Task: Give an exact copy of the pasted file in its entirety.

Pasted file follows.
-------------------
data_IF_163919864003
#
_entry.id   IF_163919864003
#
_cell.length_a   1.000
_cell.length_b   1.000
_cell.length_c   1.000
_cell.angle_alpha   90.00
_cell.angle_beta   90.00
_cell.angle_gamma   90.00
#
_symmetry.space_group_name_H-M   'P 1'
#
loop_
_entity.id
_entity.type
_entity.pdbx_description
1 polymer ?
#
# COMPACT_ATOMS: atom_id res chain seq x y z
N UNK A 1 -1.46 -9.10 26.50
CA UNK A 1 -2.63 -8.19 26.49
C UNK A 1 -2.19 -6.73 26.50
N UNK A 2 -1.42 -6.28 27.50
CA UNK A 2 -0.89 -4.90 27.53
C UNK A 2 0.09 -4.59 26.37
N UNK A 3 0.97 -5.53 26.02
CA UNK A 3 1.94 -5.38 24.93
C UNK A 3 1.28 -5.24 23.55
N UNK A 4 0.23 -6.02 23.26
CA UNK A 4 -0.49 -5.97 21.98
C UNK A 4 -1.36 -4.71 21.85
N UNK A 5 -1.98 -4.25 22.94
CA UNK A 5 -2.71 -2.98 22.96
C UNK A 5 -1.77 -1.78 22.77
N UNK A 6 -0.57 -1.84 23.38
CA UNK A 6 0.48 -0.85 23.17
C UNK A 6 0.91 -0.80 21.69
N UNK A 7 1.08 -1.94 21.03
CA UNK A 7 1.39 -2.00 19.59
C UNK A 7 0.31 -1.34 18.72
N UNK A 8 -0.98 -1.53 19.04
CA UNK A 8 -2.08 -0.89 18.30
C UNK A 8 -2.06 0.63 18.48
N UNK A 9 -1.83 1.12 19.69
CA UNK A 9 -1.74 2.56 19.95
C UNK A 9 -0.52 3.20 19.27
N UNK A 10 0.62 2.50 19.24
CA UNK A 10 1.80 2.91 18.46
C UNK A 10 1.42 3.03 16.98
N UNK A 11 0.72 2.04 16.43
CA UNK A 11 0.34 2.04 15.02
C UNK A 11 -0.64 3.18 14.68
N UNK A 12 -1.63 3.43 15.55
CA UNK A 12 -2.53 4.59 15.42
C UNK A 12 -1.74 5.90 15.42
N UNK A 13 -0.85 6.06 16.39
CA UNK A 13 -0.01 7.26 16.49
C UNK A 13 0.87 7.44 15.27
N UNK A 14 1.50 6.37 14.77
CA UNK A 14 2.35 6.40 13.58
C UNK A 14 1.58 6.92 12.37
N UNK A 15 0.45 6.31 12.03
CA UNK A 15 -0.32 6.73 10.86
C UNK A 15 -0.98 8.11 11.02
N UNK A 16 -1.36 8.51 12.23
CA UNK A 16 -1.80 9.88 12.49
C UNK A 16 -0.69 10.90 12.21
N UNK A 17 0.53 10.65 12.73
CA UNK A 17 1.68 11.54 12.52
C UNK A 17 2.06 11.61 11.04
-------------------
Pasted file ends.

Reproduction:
data_IF_163919864003
#
_entry.id   IF_163919864003
#
_cell.length_a   1.000
_cell.length_b   1.000
_cell.length_c   1.000
_cell.angle_alpha   90.00
_cell.angle_beta   90.00
_cell.angle_gamma   90.00
#
_symmetry.space_group_name_H-M   'P 1'
#
loop_
_entity.id
_entity.type
_entity.pdbx_description
1 polymer ?
#
# COMPACT_ATOMS: atom_id res chain seq x y z
N UNK A 1 -1.46 -9.10 26.50
CA UNK A 1 -2.63 -8.19 26.49
C UNK A 1 -2.19 -6.73 26.50
N UNK A 2 -1.42 -6.28 27.50
CA UNK A 2 -0.89 -4.90 27.53
C UNK A 2 0.09 -4.59 26.37
N UNK A 3 0.97 -5.53 26.02
CA UNK A 3 1.94 -5.38 24.93
C UNK A 3 1.28 -5.24 23.55
N UNK A 4 0.23 -6.02 23.26
CA UNK A 4 -0.49 -5.97 21.98
C UNK A 4 -1.36 -4.71 21.85
N UNK A 5 -1.98 -4.25 22.94
CA UNK A 5 -2.71 -2.98 22.96
C UNK A 5 -1.77 -1.78 22.77
N UNK A 6 -0.57 -1.84 23.38
CA UNK A 6 0.48 -0.85 23.17
C UNK A 6 0.91 -0.80 21.69
N UNK A 7 1.08 -1.94 21.03
CA UNK A 7 1.39 -2.00 19.59
C UNK A 7 0.31 -1.34 18.72
N UNK A 8 -0.98 -1.53 19.04
CA UNK A 8 -2.08 -0.89 18.30
C UNK A 8 -2.06 0.63 18.48
N UNK A 9 -1.83 1.12 19.69
CA UNK A 9 -1.74 2.56 19.95
C UNK A 9 -0.52 3.20 19.27
N UNK A 10 0.62 2.50 19.24
CA UNK A 10 1.80 2.91 18.46
C UNK A 10 1.42 3.03 16.98
N UNK A 11 0.72 2.04 16.43
CA UNK A 11 0.34 2.04 15.02
C UNK A 11 -0.64 3.18 14.68
N UNK A 12 -1.63 3.43 15.55
CA UNK A 12 -2.53 4.59 15.42
C UNK A 12 -1.74 5.90 15.42
N UNK A 13 -0.85 6.06 16.39
CA UNK A 13 -0.01 7.26 16.49
C UNK A 13 0.87 7.44 15.27
N UNK A 14 1.50 6.37 14.77
CA UNK A 14 2.35 6.40 13.58
C UNK A 14 1.58 6.92 12.37
N UNK A 15 0.45 6.31 12.03
CA UNK A 15 -0.32 6.73 10.86
C UNK A 15 -0.98 8.11 11.02
N UNK A 16 -1.36 8.51 12.23
CA UNK A 16 -1.80 9.88 12.49
C UNK A 16 -0.69 10.90 12.21
N UNK A 17 0.53 10.65 12.73
CA UNK A 17 1.68 11.54 12.52
C UNK A 17 2.06 11.61 11.04